State of the Planet

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Sandy’s Surge Affected More Than 1.4 Million in 11 States

Map showing coastal areas likely to have been inundated by the storm surge resulting from Hurricane Sandy in relationship to residential population.

This map depicts the coastal areas likely to have been inundated by the storm surge resulting from Hurricane Sandy in relationship to residential population. It is based on a model used by the U.S. Federal Emergency Management Agency (FEMA) to predict the effects of hurricanes and other coastal storms on low-lying coastal regions.

Storm surge is an abnormal rise of water generated by a storm, over and above astronomical tides. Storm surge is sensitive to many factors, including the track, speed and intensity of the storm and coastal features such as bays and estuaries. Key factors in surge height are the length and depth of the continental shelf – which in the New York area is relatively long and shallow – allowing waves to build up to considerable heights as they reach land. The extent and depth of inundation are very localized and depend not only on storm surge height but also on other factors such as the timing relative to high tide, wind direction and speed, the topography inland from the coast, and the presence of wetlands and protective works.

The table shows the number of people who resided in 2010 within the estimated flood zone by state. New York has the highest total, with more than 800,000 residents living in areas likely to have been affected by the storm surge. New Jersey had about half as many people affected as did New York, spread over a larger area. Since these estimates are based on residency, these totals do not include owners of seasonal or second homes located in the flood zone.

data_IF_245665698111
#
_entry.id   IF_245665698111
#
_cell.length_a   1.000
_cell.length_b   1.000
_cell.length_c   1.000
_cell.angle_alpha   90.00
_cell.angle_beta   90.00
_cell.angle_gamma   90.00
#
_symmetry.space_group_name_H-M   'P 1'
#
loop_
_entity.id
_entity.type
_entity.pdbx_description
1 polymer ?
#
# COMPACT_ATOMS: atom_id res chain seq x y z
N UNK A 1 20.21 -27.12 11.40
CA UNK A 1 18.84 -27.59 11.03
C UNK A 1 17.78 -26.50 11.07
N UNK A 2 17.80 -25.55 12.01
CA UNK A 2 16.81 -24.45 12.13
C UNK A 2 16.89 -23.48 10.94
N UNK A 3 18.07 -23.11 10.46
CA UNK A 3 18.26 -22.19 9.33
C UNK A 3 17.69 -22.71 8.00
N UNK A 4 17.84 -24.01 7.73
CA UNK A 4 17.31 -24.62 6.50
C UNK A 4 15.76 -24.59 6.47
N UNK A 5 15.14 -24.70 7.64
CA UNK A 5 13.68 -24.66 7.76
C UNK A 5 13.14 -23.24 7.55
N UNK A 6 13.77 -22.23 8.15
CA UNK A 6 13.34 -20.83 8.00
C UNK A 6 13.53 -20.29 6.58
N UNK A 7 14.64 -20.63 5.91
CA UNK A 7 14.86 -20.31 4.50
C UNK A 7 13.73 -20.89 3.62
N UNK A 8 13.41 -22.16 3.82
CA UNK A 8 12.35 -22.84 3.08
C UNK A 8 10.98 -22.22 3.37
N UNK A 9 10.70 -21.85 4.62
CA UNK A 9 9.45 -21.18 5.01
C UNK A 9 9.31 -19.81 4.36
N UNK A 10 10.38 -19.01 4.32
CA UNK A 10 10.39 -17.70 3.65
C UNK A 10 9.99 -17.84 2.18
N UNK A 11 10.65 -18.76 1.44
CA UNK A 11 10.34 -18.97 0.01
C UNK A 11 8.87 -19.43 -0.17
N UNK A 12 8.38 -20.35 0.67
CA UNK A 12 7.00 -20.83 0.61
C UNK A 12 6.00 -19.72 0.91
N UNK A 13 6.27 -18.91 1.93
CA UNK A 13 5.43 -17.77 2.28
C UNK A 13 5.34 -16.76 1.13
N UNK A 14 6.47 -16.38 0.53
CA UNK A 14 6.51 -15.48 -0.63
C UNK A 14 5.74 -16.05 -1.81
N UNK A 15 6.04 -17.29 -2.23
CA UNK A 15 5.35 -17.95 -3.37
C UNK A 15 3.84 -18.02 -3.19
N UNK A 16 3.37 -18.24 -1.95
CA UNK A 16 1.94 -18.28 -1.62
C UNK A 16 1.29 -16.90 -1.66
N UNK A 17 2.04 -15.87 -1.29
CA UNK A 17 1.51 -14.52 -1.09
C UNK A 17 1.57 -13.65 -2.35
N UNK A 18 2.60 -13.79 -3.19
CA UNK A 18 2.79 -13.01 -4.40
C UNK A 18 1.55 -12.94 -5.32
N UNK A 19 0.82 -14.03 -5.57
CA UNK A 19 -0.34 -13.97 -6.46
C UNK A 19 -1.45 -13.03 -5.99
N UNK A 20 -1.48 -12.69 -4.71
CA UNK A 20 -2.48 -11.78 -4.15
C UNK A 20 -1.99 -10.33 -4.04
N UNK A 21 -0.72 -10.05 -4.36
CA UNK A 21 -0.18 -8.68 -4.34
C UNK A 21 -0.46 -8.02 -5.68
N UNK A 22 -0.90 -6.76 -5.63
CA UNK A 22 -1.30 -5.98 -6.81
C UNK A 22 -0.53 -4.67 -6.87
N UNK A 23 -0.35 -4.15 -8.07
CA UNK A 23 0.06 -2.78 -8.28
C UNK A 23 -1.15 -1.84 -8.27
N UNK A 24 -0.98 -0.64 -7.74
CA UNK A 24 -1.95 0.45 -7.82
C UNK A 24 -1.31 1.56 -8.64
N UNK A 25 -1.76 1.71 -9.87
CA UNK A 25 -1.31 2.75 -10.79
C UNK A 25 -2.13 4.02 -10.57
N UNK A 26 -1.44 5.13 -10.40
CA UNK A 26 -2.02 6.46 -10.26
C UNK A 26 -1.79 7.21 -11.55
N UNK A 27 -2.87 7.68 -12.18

The inset in the lower right zooms in on Staten Island, other parts of New York City and northern New Jersey, where population density is highest. The jagged edges in the inset reflect the spatial resolution of the population data, which is based on a latitude-longitude grid of one kilometer.

Hurricane Sandy formed in the Tropical Atlantic on Oct. 22 and moved up the coast over several days. On Oct. 29, it took a sharp left turn as predicted by forecasters, and made landfall that same day. Although its wind speeds had dropped below hurricane levels at this point, its high winds affected a huge area of the Atlantic Coast and it led to record storm surges in many areas.

The inundation data were provided by the Federal Emergency Management Agency to the geospatial community. The population data were developed by the NASA Socioeconomic Data and Applications Center for the Storm Prediction Center of the National Weather Service, based on block-level data from the 2010 Census of Population and Housing available from the U.S. Bureau of the Census.

This map and commentary is part of the Map of the Month blog series produced by the Center for International Earth Science Information Network (CIESIN). Development of this month’s blog was led by CIESIN geographic information specialist Kytt MacManus, with geographic information specialist Dara Mendeloff, geographic information specialist Tricia Chai-Onn, and communications coordinator Elisabeth Sydor.

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Recent record-breaking heat waves have affected communities across the world. The Extreme Heat Workshop will bring together researchers and practitioners to advance the state of knowledge, identify community needs, and develop a framework for evaluating risks with a focus on climate justice. Register by June 15

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